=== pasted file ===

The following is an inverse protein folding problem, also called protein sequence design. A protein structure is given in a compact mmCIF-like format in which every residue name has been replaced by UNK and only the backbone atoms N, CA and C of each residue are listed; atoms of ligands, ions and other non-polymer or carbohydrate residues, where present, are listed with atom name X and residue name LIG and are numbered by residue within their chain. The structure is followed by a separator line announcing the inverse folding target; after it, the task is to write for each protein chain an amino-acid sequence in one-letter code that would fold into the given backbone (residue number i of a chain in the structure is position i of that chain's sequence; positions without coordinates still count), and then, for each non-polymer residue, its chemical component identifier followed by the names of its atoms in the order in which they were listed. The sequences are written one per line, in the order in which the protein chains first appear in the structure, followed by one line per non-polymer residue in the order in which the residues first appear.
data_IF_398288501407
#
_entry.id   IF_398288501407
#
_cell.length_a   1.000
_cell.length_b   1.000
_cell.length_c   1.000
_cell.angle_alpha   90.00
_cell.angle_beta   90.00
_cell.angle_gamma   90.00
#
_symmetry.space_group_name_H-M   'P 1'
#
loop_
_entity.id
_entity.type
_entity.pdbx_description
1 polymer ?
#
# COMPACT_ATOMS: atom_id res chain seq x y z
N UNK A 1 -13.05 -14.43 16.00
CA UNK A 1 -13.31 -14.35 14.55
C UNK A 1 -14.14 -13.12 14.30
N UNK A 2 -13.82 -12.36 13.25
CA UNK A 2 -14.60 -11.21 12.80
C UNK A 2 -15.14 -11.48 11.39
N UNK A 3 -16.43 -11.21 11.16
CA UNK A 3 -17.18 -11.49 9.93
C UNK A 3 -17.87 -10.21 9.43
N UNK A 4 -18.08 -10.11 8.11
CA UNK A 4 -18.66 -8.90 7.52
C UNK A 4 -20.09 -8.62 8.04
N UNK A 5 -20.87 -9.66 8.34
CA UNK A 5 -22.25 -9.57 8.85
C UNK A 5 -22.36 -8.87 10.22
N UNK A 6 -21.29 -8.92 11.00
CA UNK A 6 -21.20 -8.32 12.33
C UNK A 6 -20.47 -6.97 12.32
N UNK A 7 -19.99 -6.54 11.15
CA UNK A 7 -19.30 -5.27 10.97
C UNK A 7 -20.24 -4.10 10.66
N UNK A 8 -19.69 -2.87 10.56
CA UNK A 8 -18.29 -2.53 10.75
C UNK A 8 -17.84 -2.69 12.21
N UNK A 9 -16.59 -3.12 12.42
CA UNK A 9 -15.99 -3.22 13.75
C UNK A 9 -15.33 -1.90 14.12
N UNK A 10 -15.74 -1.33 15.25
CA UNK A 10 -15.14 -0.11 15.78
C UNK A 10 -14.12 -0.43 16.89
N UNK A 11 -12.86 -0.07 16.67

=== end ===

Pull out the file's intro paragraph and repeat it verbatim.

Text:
The following is an inverse protein folding problem, also called protein sequence design. A protein structure is given in a compact mmCIF-like format in which every residue name has been replaced by UNK and only the backbone atoms N, CA and C of each residue are listed; atoms of ligands, ions and other non-polymer or carbohydrate residues, where present, are listed with atom name X and residue name LIG and are numbered by residue within their chain. The structure is followed by a separator line announcing the inverse folding target; after it, the task is to write for each protein chain an amino-acid sequence in one-letter code that would fold into the given backbone (residue number i of a chain in the structure is position i of that chain's sequence; positions without coordinates still count), and then, for each non-polymer residue, its chemical component identifier followed by the names of its atoms in the order in which they were listed. The sequences are written one per line, in the order in which the protein chains first appear in the structure, followed by one line per non-polymer residue in the order in which the residues first appear.